Despite the fact that new mortgage applications are way down on where they were prior to the credit crunch and at a time where the Government is actively trying to encourage more lenders to keep the mortgage market moving, in their strange wisdom, the Financial Services Authority (FSA) have decided that it is a good time to contrive a list of new reforms aimed at the mortgage market. This is also likely to have some sort of impact on the equity release UK industry.
To be fair and for the most part, the FSA are trying to ensure that residential mortgages are only ever offered to applicants that can realistically afford such a financial commitment in the first instance. After all, is this not a huge part of the reason for the worldwide banking crisis back in 2008? We obviously need to learn through our mistakes in the past and ensure that they are not repeated in the future – so no matter what the state of the economy may have been today, it is highly likely that these new reforms would have been implemented whatever.
Where equity release schemes may be affected most in the future will be the new reform that stipulates that all new mortgage applicants are to be offered full mortgage advice whenever they are looking to take out such a product. The reforms do not go as far as suggesting that this advice ought to be followed: merely that full advice should be furnished to each and every applicant at the time an equity release product is sought.
The reason that mortgage advice will be compulsory for applicants looking into equity release plans is the fact that such clients are labeled as being ‘vulnerable’ by the FSA. This is most likely going to be due to the ages involved in taking out such a policy: bearing in mind that the minimum age is around 55 years of age for the majority of lifetime mortgage equity release plans.
Investigating the potential impact of these reforms further, it is estimated that as many as one million people could be denied a mortgage based on the proposals that have been put forward by The FSA. This comes at a time where people are already struggling to get on the first rung of the housing ladder and therefore this really is not a helpful statistic at the moment. Most lenders have already tightened their belts where mortgages are concerned and have withdrawn many products (e.g. the 100% mortgage) from sale.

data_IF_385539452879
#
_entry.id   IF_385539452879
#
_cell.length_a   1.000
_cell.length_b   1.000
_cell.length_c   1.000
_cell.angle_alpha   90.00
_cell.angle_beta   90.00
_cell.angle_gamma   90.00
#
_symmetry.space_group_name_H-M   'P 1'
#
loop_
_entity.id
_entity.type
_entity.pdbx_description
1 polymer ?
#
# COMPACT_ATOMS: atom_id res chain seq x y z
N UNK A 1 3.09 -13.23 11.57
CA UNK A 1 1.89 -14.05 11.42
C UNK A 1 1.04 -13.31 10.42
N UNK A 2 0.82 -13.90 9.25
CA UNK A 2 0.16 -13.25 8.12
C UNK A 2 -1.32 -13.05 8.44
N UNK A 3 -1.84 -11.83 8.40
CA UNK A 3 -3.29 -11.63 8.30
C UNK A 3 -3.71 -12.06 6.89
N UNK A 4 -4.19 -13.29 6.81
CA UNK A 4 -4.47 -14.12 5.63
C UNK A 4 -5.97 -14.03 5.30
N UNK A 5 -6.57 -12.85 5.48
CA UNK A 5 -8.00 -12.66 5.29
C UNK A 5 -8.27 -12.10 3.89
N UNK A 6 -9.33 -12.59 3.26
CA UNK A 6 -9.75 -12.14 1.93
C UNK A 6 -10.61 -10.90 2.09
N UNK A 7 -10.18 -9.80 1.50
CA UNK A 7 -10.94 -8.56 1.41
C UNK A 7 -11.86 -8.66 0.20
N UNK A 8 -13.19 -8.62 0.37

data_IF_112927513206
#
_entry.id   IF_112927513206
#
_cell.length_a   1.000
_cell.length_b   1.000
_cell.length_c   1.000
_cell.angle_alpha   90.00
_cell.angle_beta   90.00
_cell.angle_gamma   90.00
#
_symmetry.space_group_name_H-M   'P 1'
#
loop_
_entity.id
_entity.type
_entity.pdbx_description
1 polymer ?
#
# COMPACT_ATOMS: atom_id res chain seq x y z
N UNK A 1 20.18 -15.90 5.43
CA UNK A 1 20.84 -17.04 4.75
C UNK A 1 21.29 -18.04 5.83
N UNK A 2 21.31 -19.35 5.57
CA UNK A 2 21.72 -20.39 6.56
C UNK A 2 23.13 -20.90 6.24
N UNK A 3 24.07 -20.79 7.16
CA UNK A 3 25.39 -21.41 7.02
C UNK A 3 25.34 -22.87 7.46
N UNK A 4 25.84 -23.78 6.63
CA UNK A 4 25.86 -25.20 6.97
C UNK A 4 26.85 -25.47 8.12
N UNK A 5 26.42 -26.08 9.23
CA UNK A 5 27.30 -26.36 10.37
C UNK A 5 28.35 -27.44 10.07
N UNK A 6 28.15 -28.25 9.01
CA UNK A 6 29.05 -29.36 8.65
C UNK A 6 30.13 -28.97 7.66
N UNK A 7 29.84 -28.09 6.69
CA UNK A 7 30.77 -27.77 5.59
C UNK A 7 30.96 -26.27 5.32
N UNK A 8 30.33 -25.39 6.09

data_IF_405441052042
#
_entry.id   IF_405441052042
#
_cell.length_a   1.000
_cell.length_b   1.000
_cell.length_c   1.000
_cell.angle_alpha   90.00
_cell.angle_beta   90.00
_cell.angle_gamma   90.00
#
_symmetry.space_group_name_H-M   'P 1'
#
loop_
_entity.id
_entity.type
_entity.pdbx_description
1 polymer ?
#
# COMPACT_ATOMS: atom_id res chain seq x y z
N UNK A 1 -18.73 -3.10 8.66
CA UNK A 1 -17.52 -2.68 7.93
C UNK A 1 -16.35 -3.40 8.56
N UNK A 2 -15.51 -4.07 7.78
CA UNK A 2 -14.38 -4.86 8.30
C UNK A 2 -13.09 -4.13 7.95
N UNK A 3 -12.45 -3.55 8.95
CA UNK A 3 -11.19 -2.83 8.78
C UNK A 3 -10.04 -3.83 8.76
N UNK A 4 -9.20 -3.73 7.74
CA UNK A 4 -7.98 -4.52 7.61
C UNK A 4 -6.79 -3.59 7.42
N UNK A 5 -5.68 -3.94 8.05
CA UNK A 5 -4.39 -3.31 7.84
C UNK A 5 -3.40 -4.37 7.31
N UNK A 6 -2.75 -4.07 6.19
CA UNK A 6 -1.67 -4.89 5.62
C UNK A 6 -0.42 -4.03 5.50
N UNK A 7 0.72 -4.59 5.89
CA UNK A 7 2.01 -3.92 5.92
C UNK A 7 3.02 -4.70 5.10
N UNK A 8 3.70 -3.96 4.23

Over the last year, the Government has tried to provide some kind of financial assistance for people struggling to get into the housing market. However, many people believe that it is not fair to rely on tax-payers’ money to assist such people; this is a typical example of the Government’s refusal to take the bull by the horns, where the banking industry is concerned, and instead they choose to skirt around all issues.
If you have been considering the myriad benefits of equity release schemes, it is important not to let the reforms from the FSA put you off in any way shape or form. As per usual, if you will be obliged to receive full mortgage advice, as with most things in life, this will merely be ‘lip-service’ and don’t forget that it is entirely up to you whether or not you decide to go ahead with the information given to you. At the end of the day, use this information to your own advantage as it can never hurt to be even more knowledgeable on the equity release deals in the UK market.
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